EAW001352 ENGLAND (1946). The King George V Graving Dock, Southampton, from the south, 1946

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Nearby Images (22)

EAW001352
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EAW004211
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EAW004210
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EAW001351
  315° 46m
EPW043735
  166° 124m
EPW043733
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EPW043727
  163° 151m
EAW051307
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EAW051310
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EPW043734
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EPW043736
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EAW035807
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EAW051308
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EAW051309
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EPW043729
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EAW035812
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EAW229813
  244° 241m
EPW042951
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EAW035811
  63° 253m
EPW043726
  162° 260m
EAW035806
  43° 271m
EAW051311
  50° 281m

Details

Title [EAW001352] The King George V Graving Dock, Southampton, from the south, 1946
Reference EAW001352
Date 28-June-1946
Link
Place name SOUTHAMPTON
Parish
District
Country ENGLAND
Easting / Northing 439364, 112372
Longitude / Latitude -1.4400562490234, 50.908921343156
National Grid Reference SU394124

Pins

Royal Mail Lines ASTURIUS or ALCANTARA undergoing commercial restoration.

john g
Saturday 25th of October 2014 10:46:01 AM
Interesting to see two relatively ships in the dock at the same time. They both look like P&O vessels but this is only based on the colour and shape of their funnels. The dock is in wet state. Not sure how it would be possible to support two ships at the same time in the dry state especially as they overlap and so cannot stand in the middle while supported equally from the sides.

Maurice
Tuesday 3rd of September 2013 07:03:13 AM
I suspect these are heaps of former military material awaiting disposal just over a year after the end of the recent war.

Maurice
Tuesday 3rd of September 2013 06:59:45 AM
Might the spherical objects be naval mines recovered from cleared defensive minefields around the Solent and South Coast, while the large cylinders are mooring buoys, surplus after the huge build up of shipping for D-Day?

Kentishman
Wednesday 9th of June 2021 10:20:39 AM
This yard dealt with Southampton's local good traffic. Today it is the Southampton Freightliner Terminal, which deals with a lot of traffic from the nearby container terminal as well as local traffic. In effect it is an overflow terminal from the larger terminal to the south of the line west of the graving dock that is inside the modern dock complex. When the graving dock was built it was the end of the Southern Railway development at Southampton. The modern container port extended the port still further inland almost to the some degree as Western Docks had extended the old town docks. The London model for dock development was to move down stream, whereas the Southampton model was to move up stream. Discuss! It would make a good traditional geography question.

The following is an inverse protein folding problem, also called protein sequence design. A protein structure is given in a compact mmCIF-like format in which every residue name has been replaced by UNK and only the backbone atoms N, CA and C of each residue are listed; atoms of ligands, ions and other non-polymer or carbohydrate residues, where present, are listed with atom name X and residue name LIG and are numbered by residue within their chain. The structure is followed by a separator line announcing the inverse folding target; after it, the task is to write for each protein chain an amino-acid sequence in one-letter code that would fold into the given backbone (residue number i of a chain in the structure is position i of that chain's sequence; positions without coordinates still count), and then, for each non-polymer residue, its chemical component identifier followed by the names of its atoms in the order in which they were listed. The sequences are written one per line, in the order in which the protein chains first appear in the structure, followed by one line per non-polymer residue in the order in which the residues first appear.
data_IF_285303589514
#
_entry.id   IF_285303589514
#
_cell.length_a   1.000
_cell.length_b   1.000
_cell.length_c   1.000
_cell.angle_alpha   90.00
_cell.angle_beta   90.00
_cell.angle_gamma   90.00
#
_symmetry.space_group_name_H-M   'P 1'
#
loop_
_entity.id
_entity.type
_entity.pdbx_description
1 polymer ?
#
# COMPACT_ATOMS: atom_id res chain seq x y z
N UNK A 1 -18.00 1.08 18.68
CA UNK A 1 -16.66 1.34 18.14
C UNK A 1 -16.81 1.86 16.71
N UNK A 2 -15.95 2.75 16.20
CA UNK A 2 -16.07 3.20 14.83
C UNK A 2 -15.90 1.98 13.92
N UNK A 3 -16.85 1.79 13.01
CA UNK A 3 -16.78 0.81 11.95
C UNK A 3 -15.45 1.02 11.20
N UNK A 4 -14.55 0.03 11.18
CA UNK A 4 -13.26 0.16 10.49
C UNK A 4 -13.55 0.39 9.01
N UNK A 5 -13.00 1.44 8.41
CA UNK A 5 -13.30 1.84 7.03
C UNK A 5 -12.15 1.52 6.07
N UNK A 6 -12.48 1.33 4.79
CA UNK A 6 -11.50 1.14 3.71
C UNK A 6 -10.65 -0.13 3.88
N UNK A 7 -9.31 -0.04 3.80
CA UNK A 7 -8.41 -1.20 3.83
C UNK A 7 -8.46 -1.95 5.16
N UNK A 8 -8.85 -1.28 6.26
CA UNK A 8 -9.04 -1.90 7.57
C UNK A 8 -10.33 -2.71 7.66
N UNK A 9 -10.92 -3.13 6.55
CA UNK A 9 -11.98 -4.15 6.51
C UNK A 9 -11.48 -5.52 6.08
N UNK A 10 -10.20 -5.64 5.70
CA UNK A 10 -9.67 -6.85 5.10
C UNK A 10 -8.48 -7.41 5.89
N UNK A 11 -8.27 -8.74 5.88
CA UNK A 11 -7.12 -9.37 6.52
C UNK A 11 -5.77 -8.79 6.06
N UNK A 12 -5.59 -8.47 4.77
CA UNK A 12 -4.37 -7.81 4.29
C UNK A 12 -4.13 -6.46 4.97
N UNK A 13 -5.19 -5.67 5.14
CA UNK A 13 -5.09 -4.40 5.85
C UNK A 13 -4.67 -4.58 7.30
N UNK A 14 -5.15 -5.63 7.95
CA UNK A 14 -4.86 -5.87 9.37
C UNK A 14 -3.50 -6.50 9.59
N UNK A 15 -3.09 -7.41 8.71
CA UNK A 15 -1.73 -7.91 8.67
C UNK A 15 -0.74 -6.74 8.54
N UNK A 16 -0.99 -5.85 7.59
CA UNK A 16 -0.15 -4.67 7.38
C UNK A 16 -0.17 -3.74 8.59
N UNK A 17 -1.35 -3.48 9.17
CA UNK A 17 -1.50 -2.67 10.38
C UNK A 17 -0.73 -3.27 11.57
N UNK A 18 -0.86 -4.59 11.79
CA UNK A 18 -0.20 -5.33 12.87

Maurice
Tuesday 3rd of September 2013 06:58:09 AM
A five coach set Maunsell set. The Southern had nearly all of its coaches in sets. This could be a Bournemouth train from Waterloo or, at this length, perhaps more likely a cross country train from Portsmouth to Bristol.

Maurice
Tuesday 3rd of September 2013 06:50:44 AM
A typical group of goods brake vans (some Southern, some exLSWR) found at many yards were freight trains started their journeys.

Maurice
Tuesday 3rd of September 2013 06:45:41 AM
This train may have a GWR loco on the front, but it has a Southern Railway goods brake on the back. It would appear to be a string of empty, mostly private owner, coal wagons which would provide plenty of work for the guard in keeping these hand brake only vehicles under control. It is mostly likely waiting the 'road', once the passenger train has gone by, to turn right at Redbridge Junction, off towards Salisbury and the Bristol or South Wales coalfields.

Maurice
Tuesday 3rd of September 2013 06:43:48 AM

Maurice
Tuesday 3rd of September 2013 06:18:13 AM
More likely brick built air raid shelter with blast wall.

Stuart
Tuesday 3rd of September 2013 08:47:53 AM
Sliding gate that moves into the pool beside the entrance.

Maurice
Tuesday 3rd of September 2013 06:17:35 AM
See EPW042952 where it is being moved into place.

Maurice
Tuesday 3rd of September 2013 06:20:35 AM
A store of ships' boats

MB
Monday 2nd of September 2013 11:41:51 PM
A GWR 2-6-0, designed by G J Churchward, at the head of a goods train

MB
Monday 2nd of September 2013 11:40:06 PM
A Southern Railway, ex-LSWR, steam locomotive - a 4-4-0 possibly designed by Drummond, with a set of coaches. Probably a local train

MB
Monday 2nd of September 2013 11:38:04 PM
Text - Toogood & Sons The King's Seedsmen

MB
Monday 2nd of September 2013 11:35:58 PM

User Comment Contributions

The newer vessel nearest the camera in the dock was registered in Belfast. Can't quite read the name: Aleant---?

MB
Monday 2nd of September 2013 11:33:26 PM